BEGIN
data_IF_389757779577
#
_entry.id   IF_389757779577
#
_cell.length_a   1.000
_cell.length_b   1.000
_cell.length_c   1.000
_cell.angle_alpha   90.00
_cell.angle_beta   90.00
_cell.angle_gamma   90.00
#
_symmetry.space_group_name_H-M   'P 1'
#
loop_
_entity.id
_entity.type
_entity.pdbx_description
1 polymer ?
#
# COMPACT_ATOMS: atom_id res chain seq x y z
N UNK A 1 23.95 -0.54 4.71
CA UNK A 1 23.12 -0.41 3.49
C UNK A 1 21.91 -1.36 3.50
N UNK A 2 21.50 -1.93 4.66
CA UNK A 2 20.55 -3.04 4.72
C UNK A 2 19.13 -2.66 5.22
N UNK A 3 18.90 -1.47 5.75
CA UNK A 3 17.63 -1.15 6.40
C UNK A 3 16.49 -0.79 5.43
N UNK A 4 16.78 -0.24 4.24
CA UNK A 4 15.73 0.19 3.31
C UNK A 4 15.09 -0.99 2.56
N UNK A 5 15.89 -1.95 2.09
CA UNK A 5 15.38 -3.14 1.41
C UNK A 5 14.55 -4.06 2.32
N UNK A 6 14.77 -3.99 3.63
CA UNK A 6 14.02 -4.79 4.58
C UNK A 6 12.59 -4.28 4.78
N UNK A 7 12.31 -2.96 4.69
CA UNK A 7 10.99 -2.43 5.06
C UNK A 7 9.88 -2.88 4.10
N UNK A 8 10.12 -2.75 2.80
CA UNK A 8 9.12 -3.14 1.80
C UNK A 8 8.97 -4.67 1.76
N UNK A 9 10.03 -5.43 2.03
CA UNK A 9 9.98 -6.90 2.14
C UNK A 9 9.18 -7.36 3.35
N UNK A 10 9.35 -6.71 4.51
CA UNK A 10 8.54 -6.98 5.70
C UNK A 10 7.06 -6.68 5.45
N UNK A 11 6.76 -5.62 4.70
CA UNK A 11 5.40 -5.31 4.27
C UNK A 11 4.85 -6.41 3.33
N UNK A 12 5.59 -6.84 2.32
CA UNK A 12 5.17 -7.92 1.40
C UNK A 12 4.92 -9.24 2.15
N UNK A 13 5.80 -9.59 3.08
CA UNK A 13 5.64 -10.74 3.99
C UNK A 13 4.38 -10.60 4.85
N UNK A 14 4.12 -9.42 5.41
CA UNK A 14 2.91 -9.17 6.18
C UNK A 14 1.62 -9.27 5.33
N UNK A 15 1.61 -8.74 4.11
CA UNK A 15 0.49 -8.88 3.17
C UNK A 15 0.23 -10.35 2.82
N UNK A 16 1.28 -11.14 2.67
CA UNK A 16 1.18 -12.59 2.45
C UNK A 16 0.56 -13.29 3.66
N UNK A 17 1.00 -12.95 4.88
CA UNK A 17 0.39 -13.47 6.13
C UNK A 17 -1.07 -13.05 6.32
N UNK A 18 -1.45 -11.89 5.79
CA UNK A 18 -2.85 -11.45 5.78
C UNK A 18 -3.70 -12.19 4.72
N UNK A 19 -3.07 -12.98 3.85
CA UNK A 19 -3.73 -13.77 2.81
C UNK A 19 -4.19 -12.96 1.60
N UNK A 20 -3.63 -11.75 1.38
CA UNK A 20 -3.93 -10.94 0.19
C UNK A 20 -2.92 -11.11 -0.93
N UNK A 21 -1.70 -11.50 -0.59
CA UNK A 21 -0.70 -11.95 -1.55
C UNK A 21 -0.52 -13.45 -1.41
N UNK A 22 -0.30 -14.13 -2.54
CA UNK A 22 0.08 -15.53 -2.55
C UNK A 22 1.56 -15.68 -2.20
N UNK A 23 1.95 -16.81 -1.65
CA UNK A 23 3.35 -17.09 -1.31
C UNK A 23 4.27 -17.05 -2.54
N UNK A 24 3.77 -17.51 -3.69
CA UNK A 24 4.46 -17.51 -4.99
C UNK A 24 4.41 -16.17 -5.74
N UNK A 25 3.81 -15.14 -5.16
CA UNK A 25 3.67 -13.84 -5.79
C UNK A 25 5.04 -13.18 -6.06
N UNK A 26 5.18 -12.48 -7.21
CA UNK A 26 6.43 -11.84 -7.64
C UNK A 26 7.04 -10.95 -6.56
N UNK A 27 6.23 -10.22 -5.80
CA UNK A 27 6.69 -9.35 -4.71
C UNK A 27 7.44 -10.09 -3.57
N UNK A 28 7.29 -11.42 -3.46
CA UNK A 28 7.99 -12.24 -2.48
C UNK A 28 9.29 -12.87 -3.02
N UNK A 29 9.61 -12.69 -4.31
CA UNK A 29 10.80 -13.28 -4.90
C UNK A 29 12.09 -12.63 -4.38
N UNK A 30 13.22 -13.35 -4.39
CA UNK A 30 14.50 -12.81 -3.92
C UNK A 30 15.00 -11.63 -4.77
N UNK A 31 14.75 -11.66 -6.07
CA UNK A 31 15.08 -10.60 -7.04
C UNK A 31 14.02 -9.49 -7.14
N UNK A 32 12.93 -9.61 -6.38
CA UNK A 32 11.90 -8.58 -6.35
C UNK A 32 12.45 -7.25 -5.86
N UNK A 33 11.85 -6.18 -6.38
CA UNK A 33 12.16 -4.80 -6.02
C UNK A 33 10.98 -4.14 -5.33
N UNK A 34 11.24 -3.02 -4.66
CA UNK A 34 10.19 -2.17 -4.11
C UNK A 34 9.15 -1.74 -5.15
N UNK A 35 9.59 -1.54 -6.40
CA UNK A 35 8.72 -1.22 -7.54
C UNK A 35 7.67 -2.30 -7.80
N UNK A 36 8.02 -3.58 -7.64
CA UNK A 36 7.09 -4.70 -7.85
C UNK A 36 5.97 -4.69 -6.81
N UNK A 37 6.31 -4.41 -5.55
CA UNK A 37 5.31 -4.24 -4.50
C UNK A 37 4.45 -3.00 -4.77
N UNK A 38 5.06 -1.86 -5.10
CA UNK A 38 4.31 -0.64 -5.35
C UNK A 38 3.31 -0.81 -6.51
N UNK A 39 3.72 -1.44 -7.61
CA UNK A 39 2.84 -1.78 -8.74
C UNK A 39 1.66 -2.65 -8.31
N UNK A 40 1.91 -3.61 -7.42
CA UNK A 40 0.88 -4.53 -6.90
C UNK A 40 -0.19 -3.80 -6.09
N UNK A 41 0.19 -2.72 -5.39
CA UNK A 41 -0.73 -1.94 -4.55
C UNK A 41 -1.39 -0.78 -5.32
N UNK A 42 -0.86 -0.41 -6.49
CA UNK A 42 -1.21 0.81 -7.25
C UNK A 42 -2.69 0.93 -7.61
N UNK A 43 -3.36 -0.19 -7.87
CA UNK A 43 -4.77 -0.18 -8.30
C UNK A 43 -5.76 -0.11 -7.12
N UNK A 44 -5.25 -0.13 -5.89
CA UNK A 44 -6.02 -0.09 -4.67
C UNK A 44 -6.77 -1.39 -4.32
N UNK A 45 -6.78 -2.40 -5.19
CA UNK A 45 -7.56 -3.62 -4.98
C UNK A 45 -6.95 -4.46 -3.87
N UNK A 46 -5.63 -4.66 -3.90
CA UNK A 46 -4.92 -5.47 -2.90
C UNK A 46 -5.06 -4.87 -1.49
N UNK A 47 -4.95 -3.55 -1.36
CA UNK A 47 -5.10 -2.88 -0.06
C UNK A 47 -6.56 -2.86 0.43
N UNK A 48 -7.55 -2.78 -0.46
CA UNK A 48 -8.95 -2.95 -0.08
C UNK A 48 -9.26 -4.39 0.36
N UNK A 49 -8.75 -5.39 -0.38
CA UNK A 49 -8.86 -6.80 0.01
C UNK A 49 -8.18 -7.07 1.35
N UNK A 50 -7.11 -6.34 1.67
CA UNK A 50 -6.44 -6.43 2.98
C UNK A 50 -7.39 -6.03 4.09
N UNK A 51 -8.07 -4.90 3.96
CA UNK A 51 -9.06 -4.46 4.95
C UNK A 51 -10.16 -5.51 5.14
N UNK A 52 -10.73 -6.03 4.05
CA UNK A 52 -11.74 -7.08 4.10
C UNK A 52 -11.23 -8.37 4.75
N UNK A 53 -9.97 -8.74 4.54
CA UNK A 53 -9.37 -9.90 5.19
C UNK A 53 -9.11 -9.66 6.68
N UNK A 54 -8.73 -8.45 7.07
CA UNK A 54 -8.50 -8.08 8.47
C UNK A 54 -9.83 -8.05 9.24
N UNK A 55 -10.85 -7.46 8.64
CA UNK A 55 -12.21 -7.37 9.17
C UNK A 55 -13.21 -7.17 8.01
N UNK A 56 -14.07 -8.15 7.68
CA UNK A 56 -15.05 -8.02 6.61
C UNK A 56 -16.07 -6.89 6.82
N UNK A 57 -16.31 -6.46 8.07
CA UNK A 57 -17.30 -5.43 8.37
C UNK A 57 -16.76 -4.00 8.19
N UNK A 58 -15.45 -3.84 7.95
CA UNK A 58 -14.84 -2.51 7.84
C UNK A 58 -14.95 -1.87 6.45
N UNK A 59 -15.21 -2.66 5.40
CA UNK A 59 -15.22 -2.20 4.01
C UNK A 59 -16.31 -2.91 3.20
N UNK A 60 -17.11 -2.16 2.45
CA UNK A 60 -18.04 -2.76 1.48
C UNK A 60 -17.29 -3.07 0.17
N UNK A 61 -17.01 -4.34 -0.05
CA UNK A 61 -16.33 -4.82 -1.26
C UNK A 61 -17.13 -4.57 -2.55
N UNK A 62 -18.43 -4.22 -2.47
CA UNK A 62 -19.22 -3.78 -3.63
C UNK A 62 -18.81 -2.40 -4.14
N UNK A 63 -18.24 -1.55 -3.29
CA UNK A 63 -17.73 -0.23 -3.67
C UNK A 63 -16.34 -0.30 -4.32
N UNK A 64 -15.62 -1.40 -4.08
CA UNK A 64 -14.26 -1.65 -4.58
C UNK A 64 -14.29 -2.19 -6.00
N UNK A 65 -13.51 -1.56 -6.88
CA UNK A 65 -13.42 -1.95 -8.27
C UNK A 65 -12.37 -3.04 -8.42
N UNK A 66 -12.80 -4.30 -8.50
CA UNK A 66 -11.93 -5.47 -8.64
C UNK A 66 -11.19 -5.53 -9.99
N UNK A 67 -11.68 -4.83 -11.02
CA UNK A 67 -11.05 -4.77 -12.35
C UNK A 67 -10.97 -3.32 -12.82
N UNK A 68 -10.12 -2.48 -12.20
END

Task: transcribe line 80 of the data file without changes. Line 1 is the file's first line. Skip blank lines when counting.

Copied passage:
C UNK A 20 -2.92 -11.11 -0.93